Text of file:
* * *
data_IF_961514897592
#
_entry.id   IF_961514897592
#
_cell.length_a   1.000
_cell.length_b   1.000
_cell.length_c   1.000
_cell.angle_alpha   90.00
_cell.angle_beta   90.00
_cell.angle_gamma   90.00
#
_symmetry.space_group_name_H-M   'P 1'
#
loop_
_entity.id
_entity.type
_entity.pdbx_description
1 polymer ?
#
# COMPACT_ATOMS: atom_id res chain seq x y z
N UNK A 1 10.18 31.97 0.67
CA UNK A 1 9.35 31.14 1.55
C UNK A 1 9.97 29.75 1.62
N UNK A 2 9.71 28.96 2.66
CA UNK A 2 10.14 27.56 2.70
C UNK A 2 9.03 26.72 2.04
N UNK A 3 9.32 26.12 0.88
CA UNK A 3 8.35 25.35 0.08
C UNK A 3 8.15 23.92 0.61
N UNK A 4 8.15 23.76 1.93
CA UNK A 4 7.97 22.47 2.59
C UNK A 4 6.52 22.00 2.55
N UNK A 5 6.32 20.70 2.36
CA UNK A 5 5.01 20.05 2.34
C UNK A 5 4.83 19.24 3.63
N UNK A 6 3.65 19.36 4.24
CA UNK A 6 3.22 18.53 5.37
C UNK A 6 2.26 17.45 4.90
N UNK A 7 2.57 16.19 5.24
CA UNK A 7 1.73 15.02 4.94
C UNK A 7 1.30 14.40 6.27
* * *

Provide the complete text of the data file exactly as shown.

data_IF_961514897592
#
_entry.id   IF_961514897592
#
_cell.length_a   1.000
_cell.length_b   1.000
_cell.length_c   1.000
_cell.angle_alpha   90.00
_cell.angle_beta   90.00
_cell.angle_gamma   90.00
#
_symmetry.space_group_name_H-M   'P 1'
#
loop_
_entity.id
_entity.type
_entity.pdbx_description
1 polymer ?
#
# COMPACT_ATOMS: atom_id res chain seq x y z
N UNK A 1 10.18 31.97 0.67
CA UNK A 1 9.35 31.14 1.55
C UNK A 1 9.97 29.75 1.62
N UNK A 2 9.71 28.96 2.66
CA UNK A 2 10.14 27.56 2.70
C UNK A 2 9.03 26.72 2.04
N UNK A 3 9.32 26.12 0.88
CA UNK A 3 8.35 25.35 0.08
C UNK A 3 8.15 23.92 0.61
N UNK A 4 8.15 23.76 1.93
CA UNK A 4 7.97 22.47 2.59
C UNK A 4 6.52 22.00 2.55
N UNK A 5 6.32 20.70 2.36
CA UNK A 5 5.01 20.05 2.34
C UNK A 5 4.83 19.24 3.63
N UNK A 6 3.65 19.36 4.24
CA UNK A 6 3.22 18.53 5.37
C UNK A 6 2.26 17.45 4.90
N UNK A 7 2.57 16.19 5.24
CA UNK A 7 1.73 15.02 4.94
C UNK A 7 1.30 14.40 6.27